construct the probability distribution table for the random variable T .
Value of T
Probability
Now compute the following
P (T > 4) =
P (T ≥ 4) =
P (T ≤ 2) =
P (T > 5) =
P (2 < T < 4) =
Suppose this test were given to 500 employees. Based on the above probability distribution, about how many
would we expect to be extremely aggressive (score of 5)?
3
Math 143 – Random Variables
2
Continuous Random Variables
A continuous random variable can take all values in an interval of numbers. Therefore the probability
distribution of a continuous random variable can’t be described by making a table of values and probabilities.
Instead, the probability distribution of a continuous random variable X is described by a density curve.
The probability of any event is the area under the density curve and above the values of X that make up
the event.
Example. Below is a simple density curve for a random variable X.
Based on the density curve, compute
P (X > 1)
2.1
P (.5 ≤ X ≤ 1.5)
P (X = 1)
Normal Distributions
The normal distributions are a family of continuous probability distributions with distinctive bell-shaped
density curves.
N (µ, σ): normal distribution with mean µ and standard deviation σ
If X is normally distributed, we will write X ∼ N (µ, σ). If X is approximately normally distributed, we will
write X ≈ N (µ, σ).
Example. The heights of women 18–24 (according to data that is now several years dated) is approximately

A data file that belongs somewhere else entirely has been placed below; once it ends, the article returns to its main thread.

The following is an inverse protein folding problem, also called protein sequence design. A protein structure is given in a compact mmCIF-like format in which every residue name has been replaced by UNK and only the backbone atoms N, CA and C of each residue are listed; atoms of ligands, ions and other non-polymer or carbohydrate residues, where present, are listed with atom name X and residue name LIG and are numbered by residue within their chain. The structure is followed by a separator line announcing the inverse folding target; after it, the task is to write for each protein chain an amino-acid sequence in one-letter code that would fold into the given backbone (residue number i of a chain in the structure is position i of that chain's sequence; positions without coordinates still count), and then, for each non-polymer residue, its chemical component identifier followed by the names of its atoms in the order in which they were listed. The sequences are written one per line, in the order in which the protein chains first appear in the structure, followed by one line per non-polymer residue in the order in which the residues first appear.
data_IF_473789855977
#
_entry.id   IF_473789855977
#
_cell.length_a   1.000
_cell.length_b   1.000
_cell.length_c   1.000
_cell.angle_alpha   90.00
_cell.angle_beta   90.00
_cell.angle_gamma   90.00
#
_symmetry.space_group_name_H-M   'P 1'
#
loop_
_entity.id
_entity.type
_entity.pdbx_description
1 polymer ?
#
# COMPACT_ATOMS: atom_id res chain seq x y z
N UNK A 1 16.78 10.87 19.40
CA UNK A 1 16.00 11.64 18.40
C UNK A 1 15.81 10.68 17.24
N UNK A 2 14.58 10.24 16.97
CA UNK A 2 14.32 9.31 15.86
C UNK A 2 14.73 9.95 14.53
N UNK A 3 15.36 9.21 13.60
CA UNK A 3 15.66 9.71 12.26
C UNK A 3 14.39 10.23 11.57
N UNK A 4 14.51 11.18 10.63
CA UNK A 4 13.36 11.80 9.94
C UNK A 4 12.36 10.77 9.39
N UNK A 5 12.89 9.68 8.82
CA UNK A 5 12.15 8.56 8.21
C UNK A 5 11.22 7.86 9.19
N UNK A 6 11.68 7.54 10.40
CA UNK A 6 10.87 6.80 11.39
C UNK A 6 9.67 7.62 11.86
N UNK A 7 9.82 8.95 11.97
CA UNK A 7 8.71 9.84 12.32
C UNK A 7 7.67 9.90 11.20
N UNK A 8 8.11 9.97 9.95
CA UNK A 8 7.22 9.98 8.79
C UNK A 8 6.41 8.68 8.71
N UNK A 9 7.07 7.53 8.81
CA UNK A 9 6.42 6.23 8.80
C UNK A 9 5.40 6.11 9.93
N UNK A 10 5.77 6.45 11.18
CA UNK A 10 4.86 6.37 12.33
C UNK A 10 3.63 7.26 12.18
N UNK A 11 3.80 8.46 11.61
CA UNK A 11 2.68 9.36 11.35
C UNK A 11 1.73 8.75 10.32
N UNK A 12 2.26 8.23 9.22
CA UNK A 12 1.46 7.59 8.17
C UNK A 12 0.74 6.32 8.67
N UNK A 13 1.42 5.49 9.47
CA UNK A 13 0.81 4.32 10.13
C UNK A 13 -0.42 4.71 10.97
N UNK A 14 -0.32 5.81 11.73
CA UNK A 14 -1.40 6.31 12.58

normally distributed with a mean of 64.3 inches and a standard deviation of 2.6 inches. If we let W be the
height of a woman, then we can express this as W ≈ N (64.3, 2.6). Let M be the height of an 18–24 year old
man. M ≈ N (70, 2.8).
We have already learned how to work out probabilities using the 68-95-99.7 rule. Some examples of probabilities we could compute this way include
4
Math 143 – Random Variables
But what do we do if we want to know probabilities like those below?
P (W > 70)
P (M < 64.3)
P (68 < W < 70)
1. For each probability, sketch a density curve and shade the area that represents the probability desired. Be sure to include a scale.
2. Now we want to normalize the scale of our density curves, that is re-express the numbers involved as
a number of standard deviations above or below the mean. Normalized values are called Z-scores.
Z=
difference from mean
X − µX
=
standard deviation
σX
Z will be positive if
Z will be negative if
3. Once the problem has been normalized, we can determine the probability using a table of
probabilities for the standard normal distribution, or a computer.
3
Mean, Variance and Standard Deviation of Random Variables
When we want to compute the mean of a list of numbers {x1 , x2 , . . . xn }, we simply add the numbers and